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Understanding Regulatory Fit

  • Aaker, Jennifer L.

    (Stanford U)

  • Lee, Angela Y.

    (Northwestern U)

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    We focus on three critical areas of future research on regulatory fit. The first focuses on how regulatory orientation gets sustained. We argue that there are two distinct approaches that bring about the 'just right feeling': (1) process-based (involving the interaction between regulatory orientation and decision making processes) and (2) outcome-based (involving the interaction between regulatory orientation and framed outcomes offered). Second, we discuss possible boundary conditions of regulatory fit effects, highlighting in particular the apparent paradoxical role of involvement. We suggest that the antecedents giving rise to regulatory fit (e.g., lowered motivation) may differ from its consequences (e.g., increased motivation). Finally, we discuss broader implications of regulatory fit, proposing three possible mechanisms by which regulatory fit may lead to improved health and discussing the degree to which the 'just right feeling' may play a role in goal-sustaining experiences related to subjective well-being (e.g., flow).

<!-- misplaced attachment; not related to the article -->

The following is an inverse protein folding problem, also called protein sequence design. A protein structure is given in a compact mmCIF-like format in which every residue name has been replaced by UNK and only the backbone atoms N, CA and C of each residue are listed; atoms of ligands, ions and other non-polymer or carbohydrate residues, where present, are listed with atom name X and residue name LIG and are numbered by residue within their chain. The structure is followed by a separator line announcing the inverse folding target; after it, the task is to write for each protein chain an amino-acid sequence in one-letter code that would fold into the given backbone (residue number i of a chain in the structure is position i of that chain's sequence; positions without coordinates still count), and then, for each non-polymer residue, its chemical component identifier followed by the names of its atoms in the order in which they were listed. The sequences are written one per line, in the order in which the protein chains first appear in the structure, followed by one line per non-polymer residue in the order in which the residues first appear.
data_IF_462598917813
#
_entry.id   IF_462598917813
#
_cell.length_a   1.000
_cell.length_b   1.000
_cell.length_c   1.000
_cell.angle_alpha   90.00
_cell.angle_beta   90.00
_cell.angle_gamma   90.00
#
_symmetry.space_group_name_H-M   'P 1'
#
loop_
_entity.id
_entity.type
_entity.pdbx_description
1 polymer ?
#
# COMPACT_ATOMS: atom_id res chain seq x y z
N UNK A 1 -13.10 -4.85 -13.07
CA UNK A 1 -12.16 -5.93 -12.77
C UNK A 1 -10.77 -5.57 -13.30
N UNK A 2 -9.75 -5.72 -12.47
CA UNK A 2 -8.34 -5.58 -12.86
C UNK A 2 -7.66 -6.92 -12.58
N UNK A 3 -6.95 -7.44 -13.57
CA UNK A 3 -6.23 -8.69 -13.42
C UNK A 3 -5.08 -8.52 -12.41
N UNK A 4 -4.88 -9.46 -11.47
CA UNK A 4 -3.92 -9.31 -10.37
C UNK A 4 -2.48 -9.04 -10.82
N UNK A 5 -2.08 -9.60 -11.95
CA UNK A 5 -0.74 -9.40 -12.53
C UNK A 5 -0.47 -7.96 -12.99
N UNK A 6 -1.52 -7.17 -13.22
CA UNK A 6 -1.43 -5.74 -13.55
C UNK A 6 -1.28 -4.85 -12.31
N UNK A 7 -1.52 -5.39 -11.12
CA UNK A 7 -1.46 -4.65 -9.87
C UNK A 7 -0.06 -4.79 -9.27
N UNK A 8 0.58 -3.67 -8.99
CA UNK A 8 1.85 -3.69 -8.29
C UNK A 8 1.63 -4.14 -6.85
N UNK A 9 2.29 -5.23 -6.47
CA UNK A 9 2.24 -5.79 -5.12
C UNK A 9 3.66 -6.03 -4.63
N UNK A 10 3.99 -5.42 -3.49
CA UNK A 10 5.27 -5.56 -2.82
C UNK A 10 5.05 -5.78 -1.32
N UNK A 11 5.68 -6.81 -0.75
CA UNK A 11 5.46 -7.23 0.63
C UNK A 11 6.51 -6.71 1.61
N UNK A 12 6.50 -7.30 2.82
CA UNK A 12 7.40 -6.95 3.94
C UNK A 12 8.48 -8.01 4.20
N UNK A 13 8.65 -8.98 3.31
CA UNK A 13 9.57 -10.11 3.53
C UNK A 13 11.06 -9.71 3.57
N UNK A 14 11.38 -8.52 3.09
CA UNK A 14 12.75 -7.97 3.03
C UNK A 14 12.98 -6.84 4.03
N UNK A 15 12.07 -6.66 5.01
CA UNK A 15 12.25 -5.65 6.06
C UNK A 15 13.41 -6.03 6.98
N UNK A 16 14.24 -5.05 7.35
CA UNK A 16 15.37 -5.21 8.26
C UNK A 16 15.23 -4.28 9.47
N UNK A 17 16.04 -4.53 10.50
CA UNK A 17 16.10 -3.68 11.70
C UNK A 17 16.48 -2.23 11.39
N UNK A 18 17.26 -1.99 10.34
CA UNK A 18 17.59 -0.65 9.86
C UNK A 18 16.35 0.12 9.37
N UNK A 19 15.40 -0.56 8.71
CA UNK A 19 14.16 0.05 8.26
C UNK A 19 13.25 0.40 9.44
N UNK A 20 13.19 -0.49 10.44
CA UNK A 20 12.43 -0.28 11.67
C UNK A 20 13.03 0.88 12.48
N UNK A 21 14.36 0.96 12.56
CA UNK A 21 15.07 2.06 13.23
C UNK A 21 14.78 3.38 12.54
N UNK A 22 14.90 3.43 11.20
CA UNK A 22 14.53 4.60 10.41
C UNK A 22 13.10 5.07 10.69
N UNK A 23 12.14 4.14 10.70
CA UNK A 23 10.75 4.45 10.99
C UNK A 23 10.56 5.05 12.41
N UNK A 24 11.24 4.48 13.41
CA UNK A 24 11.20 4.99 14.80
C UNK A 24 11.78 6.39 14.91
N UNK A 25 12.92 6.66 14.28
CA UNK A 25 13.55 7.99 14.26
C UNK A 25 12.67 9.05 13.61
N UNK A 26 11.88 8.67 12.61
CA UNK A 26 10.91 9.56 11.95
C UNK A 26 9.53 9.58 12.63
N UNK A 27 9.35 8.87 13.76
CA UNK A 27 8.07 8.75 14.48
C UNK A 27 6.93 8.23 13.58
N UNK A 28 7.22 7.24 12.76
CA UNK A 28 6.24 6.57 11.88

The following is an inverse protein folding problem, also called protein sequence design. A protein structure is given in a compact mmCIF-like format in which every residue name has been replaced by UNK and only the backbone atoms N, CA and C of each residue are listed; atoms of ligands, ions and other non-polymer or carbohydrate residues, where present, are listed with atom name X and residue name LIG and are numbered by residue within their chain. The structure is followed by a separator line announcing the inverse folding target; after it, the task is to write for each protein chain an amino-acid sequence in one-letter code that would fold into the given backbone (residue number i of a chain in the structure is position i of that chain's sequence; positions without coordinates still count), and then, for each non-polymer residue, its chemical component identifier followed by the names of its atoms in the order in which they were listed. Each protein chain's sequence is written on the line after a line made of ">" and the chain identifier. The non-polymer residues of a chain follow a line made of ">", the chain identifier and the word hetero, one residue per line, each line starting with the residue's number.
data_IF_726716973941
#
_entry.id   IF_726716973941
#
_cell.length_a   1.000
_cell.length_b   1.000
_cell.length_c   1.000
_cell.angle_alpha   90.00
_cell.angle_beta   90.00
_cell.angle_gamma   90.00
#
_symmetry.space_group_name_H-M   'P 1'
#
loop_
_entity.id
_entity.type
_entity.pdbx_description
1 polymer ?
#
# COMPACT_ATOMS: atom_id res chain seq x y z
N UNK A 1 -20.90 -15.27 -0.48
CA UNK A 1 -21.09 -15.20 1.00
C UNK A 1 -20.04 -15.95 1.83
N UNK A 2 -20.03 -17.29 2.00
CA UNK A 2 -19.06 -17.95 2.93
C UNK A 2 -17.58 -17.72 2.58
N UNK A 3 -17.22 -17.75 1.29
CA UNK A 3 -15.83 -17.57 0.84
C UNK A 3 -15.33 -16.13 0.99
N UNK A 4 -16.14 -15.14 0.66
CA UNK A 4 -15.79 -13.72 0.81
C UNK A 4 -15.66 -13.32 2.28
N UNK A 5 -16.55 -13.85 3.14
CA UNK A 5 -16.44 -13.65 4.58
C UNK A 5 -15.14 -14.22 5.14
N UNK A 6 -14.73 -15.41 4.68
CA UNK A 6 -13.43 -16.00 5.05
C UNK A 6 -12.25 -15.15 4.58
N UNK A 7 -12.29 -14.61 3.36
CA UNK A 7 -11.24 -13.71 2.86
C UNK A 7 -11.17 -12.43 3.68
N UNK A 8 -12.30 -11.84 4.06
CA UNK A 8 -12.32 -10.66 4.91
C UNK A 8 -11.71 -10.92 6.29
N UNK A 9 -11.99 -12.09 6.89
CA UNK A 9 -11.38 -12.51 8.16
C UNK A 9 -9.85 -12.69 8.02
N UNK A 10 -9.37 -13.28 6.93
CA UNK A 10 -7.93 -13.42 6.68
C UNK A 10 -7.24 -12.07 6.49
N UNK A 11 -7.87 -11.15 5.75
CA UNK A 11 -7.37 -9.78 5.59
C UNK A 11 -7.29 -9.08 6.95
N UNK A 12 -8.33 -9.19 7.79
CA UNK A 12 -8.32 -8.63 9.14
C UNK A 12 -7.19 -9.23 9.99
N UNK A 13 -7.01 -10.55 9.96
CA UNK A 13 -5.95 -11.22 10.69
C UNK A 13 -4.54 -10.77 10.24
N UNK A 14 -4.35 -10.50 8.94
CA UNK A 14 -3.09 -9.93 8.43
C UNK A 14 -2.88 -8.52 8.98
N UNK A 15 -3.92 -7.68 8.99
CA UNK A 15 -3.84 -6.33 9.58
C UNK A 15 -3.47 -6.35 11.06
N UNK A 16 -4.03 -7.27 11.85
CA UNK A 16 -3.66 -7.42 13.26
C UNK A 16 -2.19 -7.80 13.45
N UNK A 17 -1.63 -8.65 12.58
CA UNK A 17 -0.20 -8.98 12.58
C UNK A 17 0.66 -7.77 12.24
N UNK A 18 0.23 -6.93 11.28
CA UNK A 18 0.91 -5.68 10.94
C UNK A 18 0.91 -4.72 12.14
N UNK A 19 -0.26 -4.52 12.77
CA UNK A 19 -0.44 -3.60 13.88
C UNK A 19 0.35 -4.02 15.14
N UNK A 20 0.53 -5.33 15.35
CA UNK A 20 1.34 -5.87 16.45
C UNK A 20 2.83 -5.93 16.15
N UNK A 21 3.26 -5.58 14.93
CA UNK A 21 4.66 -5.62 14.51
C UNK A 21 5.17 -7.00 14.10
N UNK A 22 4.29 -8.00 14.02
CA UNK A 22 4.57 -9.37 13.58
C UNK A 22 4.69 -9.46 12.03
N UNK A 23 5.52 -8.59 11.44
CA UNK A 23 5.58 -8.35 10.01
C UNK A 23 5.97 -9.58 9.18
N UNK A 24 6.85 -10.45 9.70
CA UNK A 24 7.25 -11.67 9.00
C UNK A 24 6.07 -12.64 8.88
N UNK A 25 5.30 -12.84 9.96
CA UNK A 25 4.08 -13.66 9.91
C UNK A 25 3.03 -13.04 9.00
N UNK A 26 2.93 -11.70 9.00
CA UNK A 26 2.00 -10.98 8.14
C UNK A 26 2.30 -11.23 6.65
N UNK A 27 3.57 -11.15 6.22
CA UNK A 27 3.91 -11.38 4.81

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    File URL: http://gsbapps.stanford.edu/researchpapers/library/RP1910.pdf
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    Paper provided by Stanford University, Graduate School of Business in its series Research Papers with number 1910.

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    Date of creation: Feb 2006
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    Handle: RePEc:ecl:stabus:1910
    Contact details of provider: Postal: Stanford University, Stanford, CA 94305-5015
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    Web page: http://gsbapps.stanford.edu/researchpapers/
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    1. Aaker, Jennifer L & Lee, Angela Y, 2001. " "I" Seek Pleasures and "We" Avoid Pains: The Role of Self-Regulatory Goals in Information Processing and Persuasion," Journal of Consumer Research, University of Chicago Press, vol. 28(1), pages 33-49, June.
    2. Lee, Angela Y. & Aaker, Jennifer L. & Gardner, Wendi L., 2000. "The Pleasures and Pains of Distinct Self-Construals: The Role of Interdependence in Regulatory Focus," Research Papers 1577r, Stanford University, Graduate School of Business.
    3. Barbara E. Kahn & Mary Frances Luce, 2003. "Understanding High-Stakes Consumer Decisions: Mammography Adherence Following False-Alarm Test Results," Marketing Science, INFORMS, vol. 22(3), pages 393-410, April.
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